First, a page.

Her Majesty’s Government smart metering programme for Great Britain is destined to give all those who are mandated to mount the horse a very rough ride. Each person or company expecting to ride this beast had better be prepared for it.

Meter manufacturers, in their rush to get first mover advantage and fulfil contract obligations, will need to produce and prove designs is a great hurry. On the face of it, this should be easy; after all this is what meter manufacturers do for a living. Reality will bite once systems integration issues with HAN and WAN communications, protocol nuances, key distribution problems etc. begin to show up. With three agencies, albeit co-ordinated by the Data & Communications Company (DCC), all faced with many manufacturers nearly all at the same time, it will be a bumpy ride to success and scale. They can expect rocketing costs as they pay DCC for the privilege of having their meters certified as fit for use. Not to mention stop – start deliveries against contracts as they improve products on the fly.

Meter installers too will find their life hard. For starters they install four items: an electric meter, a gas meter, a communications hub and an in-home display (IHD) in every home. Establishing radio communications between four devices in every customer’s home, by itself, is not trivial. Add to it the complexity of having to deal with three different agencies for WAN communications and commissioning and you have the recipe for a long install time and an expensive installation. The ride to a smooth install process will be a very bumpy one with a number of process changes, which will be needed to be effectively understood by thousands of technicians in vans, before it becomes efficient.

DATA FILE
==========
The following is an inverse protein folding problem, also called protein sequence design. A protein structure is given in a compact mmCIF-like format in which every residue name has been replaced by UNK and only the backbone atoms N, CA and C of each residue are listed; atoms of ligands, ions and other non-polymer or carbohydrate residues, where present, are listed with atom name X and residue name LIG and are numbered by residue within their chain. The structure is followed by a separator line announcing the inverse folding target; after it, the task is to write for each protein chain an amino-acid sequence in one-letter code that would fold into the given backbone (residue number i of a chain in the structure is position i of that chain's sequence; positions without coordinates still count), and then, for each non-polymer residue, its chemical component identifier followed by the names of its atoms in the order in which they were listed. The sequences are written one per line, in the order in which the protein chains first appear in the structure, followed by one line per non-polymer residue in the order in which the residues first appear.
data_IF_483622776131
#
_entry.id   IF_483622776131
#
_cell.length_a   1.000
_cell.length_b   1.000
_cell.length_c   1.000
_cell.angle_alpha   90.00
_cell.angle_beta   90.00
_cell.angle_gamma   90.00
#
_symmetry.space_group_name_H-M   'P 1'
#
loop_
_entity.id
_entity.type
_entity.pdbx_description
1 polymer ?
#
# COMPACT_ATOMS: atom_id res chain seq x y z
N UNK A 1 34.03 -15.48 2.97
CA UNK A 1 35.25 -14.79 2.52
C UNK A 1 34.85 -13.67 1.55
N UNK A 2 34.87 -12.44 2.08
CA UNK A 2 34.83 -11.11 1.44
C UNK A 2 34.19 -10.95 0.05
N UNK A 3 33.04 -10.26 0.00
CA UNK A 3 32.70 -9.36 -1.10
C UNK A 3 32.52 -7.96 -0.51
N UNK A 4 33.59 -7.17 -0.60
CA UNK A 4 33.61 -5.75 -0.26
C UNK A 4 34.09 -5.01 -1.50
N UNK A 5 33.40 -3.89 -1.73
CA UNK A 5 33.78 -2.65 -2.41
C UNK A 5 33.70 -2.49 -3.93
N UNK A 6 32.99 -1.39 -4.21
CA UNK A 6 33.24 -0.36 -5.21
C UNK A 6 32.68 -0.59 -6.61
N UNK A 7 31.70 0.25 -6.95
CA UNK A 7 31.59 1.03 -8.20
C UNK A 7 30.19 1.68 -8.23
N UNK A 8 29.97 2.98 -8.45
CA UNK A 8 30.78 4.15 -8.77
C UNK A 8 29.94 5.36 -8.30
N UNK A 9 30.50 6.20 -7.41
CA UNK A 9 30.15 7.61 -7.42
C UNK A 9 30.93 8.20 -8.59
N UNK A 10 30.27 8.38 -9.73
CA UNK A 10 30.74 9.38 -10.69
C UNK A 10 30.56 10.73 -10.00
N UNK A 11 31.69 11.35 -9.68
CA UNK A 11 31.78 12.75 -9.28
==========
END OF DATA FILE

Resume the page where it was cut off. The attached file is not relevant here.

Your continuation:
Energy suppliers, responsible for providing smart meters to their customers, will have the hardest time of all. First of all they have the critical decision to make – are the IT processes delivered by DCC robust enough to really begin a mass scale rollout? If they get this judgment wrong, they will have some very upset customers, a situation every supplier will want to avoid like the plague. This writer predicts that the route to this decision is paved with problems. Each supplier, each meter manufacturer and each communications provider will appear different to the DCC (in theory they should not, but anyone who knows protocol standards will understand) and each will demand their bits get sorted out more or less at the same time. Nearly all suppliers begin with very limited skills in metering, so one can expect a lot of finger pointing and damages claims between suppliers, meter manufacturers and the three DCC constituent contractors. Of course, while all this is happening, the supplier has to keep their revenues from legacy meters flowing and will bear ...

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